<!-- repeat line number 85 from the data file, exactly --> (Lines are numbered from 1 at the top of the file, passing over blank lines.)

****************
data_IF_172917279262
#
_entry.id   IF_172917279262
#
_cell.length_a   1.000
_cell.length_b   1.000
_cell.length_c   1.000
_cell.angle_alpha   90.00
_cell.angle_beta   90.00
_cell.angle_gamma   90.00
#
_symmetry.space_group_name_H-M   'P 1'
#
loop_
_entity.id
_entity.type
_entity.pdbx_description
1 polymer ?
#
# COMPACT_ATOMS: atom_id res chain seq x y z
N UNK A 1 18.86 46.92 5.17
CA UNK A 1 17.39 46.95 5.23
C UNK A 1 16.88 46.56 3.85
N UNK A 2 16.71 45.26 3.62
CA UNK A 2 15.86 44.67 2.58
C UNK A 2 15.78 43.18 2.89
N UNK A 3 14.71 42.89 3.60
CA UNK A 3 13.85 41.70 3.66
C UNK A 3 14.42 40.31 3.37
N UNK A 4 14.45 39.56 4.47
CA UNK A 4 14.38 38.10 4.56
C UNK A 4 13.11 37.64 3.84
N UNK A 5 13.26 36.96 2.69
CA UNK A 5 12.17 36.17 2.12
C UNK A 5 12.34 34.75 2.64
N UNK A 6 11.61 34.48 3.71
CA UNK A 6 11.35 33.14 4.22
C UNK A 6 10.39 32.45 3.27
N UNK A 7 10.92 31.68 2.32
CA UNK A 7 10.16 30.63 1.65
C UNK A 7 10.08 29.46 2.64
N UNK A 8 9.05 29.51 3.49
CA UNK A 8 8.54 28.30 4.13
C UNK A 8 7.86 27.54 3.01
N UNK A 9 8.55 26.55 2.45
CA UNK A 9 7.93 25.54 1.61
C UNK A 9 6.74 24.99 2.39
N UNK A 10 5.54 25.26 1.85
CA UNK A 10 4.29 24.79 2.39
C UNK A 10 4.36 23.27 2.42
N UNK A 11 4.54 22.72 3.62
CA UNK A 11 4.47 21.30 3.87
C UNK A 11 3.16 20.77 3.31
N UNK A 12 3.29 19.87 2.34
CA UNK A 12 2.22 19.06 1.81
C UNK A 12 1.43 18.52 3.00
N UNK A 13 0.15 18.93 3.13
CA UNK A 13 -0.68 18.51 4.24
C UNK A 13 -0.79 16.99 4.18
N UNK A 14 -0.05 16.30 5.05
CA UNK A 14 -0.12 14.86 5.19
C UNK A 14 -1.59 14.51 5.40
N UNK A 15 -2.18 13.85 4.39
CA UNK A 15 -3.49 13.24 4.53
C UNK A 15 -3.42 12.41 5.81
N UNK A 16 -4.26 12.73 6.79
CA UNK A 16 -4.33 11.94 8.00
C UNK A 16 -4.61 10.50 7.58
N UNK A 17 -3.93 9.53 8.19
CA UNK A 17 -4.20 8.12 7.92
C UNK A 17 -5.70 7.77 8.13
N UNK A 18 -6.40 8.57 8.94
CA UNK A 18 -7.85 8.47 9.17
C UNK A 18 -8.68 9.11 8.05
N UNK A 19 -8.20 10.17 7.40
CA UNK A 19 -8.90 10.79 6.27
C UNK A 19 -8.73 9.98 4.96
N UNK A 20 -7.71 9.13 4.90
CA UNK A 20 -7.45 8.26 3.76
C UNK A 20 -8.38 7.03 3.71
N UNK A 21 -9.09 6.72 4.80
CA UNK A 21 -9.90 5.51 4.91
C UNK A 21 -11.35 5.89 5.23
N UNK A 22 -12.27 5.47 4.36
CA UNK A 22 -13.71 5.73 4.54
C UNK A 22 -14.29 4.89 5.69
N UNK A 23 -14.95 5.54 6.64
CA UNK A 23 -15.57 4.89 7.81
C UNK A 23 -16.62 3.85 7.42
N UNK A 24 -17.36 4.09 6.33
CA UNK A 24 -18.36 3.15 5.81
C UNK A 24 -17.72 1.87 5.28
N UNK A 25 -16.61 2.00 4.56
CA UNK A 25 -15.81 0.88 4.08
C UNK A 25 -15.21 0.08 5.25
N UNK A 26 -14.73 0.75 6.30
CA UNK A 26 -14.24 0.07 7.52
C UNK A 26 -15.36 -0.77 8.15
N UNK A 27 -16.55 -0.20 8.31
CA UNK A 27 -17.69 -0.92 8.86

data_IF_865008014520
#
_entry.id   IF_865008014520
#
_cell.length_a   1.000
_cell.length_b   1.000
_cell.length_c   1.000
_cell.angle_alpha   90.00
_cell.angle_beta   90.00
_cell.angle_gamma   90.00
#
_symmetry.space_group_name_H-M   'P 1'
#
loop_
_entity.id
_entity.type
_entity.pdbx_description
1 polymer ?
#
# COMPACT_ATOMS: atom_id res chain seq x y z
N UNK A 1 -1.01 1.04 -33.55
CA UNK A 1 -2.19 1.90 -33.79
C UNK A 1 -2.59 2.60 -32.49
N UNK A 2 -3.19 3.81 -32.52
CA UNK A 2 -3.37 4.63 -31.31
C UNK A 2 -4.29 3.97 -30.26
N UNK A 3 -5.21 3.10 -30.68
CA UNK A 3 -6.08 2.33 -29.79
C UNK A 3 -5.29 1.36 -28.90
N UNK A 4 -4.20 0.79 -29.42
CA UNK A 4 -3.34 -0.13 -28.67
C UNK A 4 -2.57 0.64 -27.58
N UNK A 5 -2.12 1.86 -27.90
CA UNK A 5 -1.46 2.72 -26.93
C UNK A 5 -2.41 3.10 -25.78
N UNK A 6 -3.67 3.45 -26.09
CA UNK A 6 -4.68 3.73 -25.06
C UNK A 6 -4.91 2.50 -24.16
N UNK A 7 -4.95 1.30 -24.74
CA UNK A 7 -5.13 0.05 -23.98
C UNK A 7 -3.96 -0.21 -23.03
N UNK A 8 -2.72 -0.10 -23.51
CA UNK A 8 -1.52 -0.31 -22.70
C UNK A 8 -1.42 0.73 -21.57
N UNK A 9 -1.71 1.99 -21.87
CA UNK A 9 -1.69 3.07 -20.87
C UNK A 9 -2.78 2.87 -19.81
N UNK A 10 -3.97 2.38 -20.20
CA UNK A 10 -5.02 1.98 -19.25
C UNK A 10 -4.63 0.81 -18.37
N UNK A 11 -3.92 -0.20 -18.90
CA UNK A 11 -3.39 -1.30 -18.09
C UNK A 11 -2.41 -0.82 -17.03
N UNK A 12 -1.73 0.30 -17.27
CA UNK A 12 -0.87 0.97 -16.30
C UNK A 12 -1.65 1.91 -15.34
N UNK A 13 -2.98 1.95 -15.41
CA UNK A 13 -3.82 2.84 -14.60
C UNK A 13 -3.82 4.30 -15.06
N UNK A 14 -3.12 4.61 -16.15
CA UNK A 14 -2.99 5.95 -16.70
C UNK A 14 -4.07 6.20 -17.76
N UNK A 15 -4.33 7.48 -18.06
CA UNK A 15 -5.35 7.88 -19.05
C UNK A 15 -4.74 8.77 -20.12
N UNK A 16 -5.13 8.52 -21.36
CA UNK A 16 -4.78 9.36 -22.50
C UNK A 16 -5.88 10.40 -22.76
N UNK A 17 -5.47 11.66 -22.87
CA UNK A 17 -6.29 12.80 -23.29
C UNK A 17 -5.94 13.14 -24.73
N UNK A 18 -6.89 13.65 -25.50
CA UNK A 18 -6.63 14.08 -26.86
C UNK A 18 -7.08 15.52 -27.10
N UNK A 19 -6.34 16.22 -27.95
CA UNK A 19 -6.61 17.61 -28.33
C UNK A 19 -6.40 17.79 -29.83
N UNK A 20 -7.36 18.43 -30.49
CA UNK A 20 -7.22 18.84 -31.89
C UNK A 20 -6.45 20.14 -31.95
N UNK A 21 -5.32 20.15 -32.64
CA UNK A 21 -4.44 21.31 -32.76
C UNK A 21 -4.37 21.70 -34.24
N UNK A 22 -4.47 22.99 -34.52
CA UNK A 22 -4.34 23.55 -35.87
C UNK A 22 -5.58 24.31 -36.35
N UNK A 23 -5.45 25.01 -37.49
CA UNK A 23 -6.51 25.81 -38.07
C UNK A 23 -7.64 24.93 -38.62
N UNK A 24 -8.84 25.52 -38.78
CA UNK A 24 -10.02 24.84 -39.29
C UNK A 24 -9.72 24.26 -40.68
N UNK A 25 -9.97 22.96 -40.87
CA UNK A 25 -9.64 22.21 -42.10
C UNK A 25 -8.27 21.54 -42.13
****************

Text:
CA UNK A 22 -13.71 5.73 4.54